The plan was to take control of the board and replace Green with Hunter Harrison, the former chief of CP’s archrival, Canadian National Railway. The campaign turned nasty quickly. In January 2012, Ackman sent Cleghorn an e-mail with the subject line, “War and Peace.” In it, he darkly wrote that his campaign could turn into “nuclear winter.”

Ackman had just come off a humiliating defeat in his campaign against Target Corp., which he called one of “the greatest disappointments of my career to date,” and his reputation was wounded. But CP’s board failed to see that its own shareholders were fed up and desperate for change. Two pension funds – the Ontario Teachers’ Pension Plan and the Canada Pension Plan Investment Board – sided with Pershing, and in an astonishing capitulation, six of CP’s directors, including Cleghorn, agreed not to stand for re-election. Harrison was installed as CEO a few months later, and over the next two years, CP’s stock more than doubled.

The optics of both victories were powerful, because they showed that even Canadian giants could be shaken up. Activists came out looking like altruistic warriors, battling for common shareholders. “This is about restoring the balance of power back to the owners,” Ackman told The Globe and Mail in 2012. “The activist acts as the tip of the spear and is willing to take the body blows.”

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Boards were forced to do some soul-searching (or at least some balance-sheet-scouring). They also drew up playbooks for how to engage with activists if they ever came knocking, often relying on an emerging cottage industry of strategists to counsel them. The common advice: Do everything CP didn't.

Money started to pour into activist funds. In 2003, there was about US$12-billion invested in the sector globally, according to HFR Industry Reports, which does research on hedge funds. By the end of 2014, that figure had multiplied almost tenfold, with most of the growth coming after 2009.

As the market grew crowded, it became harder to decipher each fund's motives. Were they in it to kick out do-nothing boards, or did they care more about quick wins and profits? In a research report early in 2015, bankers at JPMorgan warned that the influx of money could force funds to manufacture campaigns just for the hell of it: “This significant inflow of capital into the asset class comes with immense pressure to put capital to work quickly and in ever-larger campaigns.”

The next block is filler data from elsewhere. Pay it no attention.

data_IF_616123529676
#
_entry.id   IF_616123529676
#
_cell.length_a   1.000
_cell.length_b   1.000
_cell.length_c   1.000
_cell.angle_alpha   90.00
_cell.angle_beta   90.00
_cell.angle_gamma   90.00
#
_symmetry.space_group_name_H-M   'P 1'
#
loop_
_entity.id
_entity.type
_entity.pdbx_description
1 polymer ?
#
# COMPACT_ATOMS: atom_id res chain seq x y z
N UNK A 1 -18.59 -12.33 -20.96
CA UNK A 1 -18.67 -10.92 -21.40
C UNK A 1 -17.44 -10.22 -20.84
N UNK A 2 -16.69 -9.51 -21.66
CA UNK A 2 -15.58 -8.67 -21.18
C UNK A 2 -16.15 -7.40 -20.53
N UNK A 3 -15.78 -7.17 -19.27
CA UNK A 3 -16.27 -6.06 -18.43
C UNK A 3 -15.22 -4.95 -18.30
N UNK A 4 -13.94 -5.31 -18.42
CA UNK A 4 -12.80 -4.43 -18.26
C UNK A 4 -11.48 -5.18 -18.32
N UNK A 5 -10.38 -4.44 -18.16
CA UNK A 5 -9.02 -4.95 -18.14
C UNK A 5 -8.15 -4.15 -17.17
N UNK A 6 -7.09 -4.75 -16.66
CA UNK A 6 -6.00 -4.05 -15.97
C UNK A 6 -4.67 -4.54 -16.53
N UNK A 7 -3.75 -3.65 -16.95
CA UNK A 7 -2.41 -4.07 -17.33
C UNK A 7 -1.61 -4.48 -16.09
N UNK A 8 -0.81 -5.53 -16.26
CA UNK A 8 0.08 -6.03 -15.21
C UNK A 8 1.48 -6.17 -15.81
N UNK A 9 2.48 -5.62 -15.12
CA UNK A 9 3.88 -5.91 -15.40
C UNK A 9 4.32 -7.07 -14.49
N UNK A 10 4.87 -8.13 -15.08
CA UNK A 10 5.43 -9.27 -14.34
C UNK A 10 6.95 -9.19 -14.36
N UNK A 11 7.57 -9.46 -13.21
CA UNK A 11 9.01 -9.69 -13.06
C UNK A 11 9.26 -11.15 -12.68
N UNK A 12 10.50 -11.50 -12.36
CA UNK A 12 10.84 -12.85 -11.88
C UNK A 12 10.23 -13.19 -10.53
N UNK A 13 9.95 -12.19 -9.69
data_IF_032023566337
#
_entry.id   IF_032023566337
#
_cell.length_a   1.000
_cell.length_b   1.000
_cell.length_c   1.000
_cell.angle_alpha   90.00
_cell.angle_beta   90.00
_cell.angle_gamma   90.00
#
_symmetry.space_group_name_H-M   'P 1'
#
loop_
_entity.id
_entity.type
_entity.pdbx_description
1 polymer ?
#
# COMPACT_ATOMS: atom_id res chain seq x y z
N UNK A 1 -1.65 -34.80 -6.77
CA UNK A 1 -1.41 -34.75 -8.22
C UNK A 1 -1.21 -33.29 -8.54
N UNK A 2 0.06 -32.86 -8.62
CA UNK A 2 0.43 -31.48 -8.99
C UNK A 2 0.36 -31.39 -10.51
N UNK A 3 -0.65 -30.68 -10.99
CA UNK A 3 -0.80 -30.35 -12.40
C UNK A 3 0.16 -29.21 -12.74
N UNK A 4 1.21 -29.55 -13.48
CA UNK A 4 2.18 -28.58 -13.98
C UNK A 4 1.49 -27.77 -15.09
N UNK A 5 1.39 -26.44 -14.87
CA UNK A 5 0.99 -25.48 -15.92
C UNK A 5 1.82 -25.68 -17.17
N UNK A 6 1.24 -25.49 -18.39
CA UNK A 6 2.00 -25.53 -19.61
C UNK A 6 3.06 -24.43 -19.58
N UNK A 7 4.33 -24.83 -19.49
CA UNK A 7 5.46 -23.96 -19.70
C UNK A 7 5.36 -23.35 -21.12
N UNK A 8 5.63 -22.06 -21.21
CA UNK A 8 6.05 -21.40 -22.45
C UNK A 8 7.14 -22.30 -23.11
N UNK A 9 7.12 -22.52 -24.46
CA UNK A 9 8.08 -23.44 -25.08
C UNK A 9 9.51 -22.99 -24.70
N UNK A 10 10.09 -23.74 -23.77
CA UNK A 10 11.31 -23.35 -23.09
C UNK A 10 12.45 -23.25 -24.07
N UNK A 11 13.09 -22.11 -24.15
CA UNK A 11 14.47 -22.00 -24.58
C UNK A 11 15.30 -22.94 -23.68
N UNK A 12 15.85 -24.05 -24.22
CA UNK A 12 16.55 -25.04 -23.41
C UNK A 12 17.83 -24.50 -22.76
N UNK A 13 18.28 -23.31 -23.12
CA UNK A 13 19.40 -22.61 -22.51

That speculation proved to be bang-on.

Bill George has long been among the most vocal critics of shareholder activism’s underbelly. The Goldman Sachs director and former CEO of medical device-maker Medtronic is all for activism in principle, but he worries that many investors are in it for a quick payoff and nothing else. “If a company is moribund and not going anywhere, I say go in and shake it up,” George says by phone from Minneapolis, where he is based. What he sees, though, are activists “almost intentionally attacking well-run companies.”

His career path helped fuel this skepticism. George rose through the ranks at Litton Industries and Honeywell International, determined to become an executive. By the late 1980s, however, “I looked at myself in the rearview mirror, and what I saw was a miserable person,” he told a Minneapolis magazine in 2017. It had been too easy to boost profits by firing workers and closing divisions. “I realized I was more focused on getting the top job than on the work I was doing,” says George. “I wasn’t building anything – I was just taking things apart.”

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A similar argument can be made about activists, and George has been making it for years. In 2009, he even called out Ackman live on CNBC, lambasting him for his failed campaign against Target, on whose board George had served until 2005. Lately, though, George has grown incensed. Around 2014 the market for activism exploded and major funds started holding serious sway. By the end of that year, more than 10 activist funds each managed over US$10-billion, according to HFR. Executives dared not irk them for fear of being targeted.